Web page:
The following is a letter from a supporter in Oregon (she asked us to only use her initials) to the local Forest Service district urging the forest manager to enforce a mandatory river closure for our upcoming BałasChonas – Coming of Age Ceremony – for 16-year-old Marisa this summer.
Previous ceremonies have been marred by heckling and disruptions from recreational boaters on the McCloud Arm of Shasta Lake. To see video of the heckling and learn more about the ceremony, visit www.saveourceremony.com
For information on writing your own letter to Sharon Heywood, visit our how you can help page. #saveourceremony
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March 20, 2012
USDA Forest Service
3644 Avtech Parkway
Redding, CA 96002
Dear Ms. Heywood:
I’ve watched and listened, danced and feasted at the two most recent Balas Chonas, (puberty), ceremonies of the Winnemem Wintu Tribe, held along the McCloud River at their traditional home and sacred sites. Welcomed guests, including even non-tribal people like myself, as well as US Forest Service employees, have joined them. Some of the USFS people were there as part of their work, others were there to witness and participate in the beauty of the ceremony.
It was shocking that some recreating public members refused to accept a “voluntary closure” of the ceremony area and purposely disrupted it with shouts and curses. In one such incident a woman lifted her shirt and showed her breasts. This is totally unacceptable, and particularly at a time that is so sacred.
The United States of America is now among the signers of the United Nations Declaration on the Rights of Indigenous People. Article 12 states: “Indigenous peoples have the right to manifest, practice…and teach their spiritual and religious traditions…and ceremonies; the right to maintain and protect and have access in privacy to their religious and cultural sites.” There are other relevant articles, but Article 12 should be enough reason for you to close the river/lake for the upcoming ceremony, June 30 – July 3, 2012.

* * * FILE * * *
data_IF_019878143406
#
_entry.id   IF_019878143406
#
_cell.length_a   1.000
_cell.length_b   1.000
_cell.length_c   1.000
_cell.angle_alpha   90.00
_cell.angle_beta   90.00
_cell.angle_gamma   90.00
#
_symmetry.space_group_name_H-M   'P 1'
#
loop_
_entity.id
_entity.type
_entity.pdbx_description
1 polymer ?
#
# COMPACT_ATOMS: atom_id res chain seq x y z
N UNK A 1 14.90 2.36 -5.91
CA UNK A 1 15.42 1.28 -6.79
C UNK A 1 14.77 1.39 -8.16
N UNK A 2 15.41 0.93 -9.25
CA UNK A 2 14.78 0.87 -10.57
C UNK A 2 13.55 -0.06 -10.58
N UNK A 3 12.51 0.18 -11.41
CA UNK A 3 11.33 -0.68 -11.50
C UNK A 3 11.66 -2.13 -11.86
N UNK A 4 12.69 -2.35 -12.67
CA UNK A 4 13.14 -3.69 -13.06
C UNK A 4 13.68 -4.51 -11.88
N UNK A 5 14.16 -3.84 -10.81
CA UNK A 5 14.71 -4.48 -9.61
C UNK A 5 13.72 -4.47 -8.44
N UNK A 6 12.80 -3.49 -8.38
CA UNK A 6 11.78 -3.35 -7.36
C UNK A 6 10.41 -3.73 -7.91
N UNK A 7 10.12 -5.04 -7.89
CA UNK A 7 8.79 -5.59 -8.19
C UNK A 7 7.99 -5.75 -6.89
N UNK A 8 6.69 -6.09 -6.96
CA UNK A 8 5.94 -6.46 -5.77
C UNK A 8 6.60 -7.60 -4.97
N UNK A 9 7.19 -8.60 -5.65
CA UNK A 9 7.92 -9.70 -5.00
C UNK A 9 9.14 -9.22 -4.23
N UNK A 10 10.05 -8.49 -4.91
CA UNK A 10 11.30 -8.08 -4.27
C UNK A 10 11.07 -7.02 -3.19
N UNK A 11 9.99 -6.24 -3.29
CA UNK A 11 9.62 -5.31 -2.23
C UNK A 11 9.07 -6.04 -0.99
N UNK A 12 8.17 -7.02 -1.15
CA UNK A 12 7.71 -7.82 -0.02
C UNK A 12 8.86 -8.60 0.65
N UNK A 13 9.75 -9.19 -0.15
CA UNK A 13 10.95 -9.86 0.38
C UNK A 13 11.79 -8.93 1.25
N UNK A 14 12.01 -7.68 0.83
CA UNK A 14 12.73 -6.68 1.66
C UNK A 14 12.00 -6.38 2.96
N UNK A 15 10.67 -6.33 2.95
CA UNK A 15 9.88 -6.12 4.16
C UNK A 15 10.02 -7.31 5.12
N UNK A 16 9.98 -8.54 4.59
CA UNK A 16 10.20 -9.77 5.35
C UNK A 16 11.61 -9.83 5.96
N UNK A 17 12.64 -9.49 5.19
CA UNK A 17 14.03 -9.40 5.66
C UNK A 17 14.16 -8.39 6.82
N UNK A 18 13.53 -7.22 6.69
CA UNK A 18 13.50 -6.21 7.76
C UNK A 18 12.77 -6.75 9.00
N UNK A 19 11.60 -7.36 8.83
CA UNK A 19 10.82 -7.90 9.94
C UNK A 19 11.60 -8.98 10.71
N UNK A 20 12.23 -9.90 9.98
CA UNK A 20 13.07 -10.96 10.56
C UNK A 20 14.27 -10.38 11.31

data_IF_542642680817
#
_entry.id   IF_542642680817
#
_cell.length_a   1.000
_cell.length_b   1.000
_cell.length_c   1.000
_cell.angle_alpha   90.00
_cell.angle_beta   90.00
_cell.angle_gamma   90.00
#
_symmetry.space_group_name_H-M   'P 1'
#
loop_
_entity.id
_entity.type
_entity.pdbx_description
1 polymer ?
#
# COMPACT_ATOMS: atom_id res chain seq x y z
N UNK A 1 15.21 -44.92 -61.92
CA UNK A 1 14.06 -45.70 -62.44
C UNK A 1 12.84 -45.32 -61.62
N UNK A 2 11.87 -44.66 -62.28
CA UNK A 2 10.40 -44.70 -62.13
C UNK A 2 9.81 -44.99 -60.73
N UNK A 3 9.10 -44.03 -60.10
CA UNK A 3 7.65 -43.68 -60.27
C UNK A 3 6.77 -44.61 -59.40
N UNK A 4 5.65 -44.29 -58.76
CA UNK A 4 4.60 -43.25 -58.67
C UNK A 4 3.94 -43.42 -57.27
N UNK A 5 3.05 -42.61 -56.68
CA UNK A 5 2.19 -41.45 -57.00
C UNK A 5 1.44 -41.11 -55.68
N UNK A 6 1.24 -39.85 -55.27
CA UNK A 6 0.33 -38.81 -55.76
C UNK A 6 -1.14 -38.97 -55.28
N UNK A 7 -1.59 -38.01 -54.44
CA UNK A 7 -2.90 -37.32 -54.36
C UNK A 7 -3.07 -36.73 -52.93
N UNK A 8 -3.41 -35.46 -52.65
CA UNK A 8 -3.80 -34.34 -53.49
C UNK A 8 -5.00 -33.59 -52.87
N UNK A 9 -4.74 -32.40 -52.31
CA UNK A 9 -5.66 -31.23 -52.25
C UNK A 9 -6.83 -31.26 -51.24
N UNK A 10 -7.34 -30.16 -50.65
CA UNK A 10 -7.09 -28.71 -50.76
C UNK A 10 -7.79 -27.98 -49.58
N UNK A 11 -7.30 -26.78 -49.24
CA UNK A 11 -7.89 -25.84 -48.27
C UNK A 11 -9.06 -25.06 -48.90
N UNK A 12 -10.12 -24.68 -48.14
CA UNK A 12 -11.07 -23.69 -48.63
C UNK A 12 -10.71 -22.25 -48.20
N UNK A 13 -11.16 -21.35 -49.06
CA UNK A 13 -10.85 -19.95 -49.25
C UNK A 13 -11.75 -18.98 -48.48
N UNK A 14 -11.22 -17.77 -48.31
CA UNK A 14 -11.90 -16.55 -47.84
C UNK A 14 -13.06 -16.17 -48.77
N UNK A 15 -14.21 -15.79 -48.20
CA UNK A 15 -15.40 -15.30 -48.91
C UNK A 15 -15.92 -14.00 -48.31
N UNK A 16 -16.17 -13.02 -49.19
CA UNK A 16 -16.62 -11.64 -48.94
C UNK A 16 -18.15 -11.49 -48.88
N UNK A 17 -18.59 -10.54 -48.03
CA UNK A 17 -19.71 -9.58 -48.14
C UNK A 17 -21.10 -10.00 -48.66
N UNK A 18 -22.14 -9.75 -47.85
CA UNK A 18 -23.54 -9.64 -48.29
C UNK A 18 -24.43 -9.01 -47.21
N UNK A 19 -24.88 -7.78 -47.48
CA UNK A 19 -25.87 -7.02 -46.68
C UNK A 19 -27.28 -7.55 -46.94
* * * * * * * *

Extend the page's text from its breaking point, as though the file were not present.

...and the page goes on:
In conversation with Winnemem Wintu Tribal Chief, Caleen Sisk, I have learned that she is being asked to respond to an application that would be appropriate for any recreating group or family. This seems an insult, like asking a Priest or Rabbi to apply each time they needed to hold a religious event in their sacred place.
And, as for the date of the event, there is only one traditional time that can work for the Balas Chonas ceremony; to expect use at another time would be no different than expecting Christmas services to be held on Halloween or Easter Sunday. I use these examples because I think that many people have a hard time understanding certain insults and indignities and racism if they can’t see it from their own cultural perspective. The safety and sacredness of this Balas Chonas event, in which the next tribal chief will be the initiate, is absolutely crucial.
Our government, in signing the United Nations Declaration on the Rights of Indigenous People, agreed to uphold that document. You, as Supervisor of the Shasta-Trinity Forest, have the responsibility to carry out the intent of it, unless it is more appropriate for Regional Director, Randy Moore, or Forest Ranger Kristy Cottini, to do so.
In hopes for a good outcome for the Ceremony, sincerely,
R.K. – Winnemem Support Group of Oregon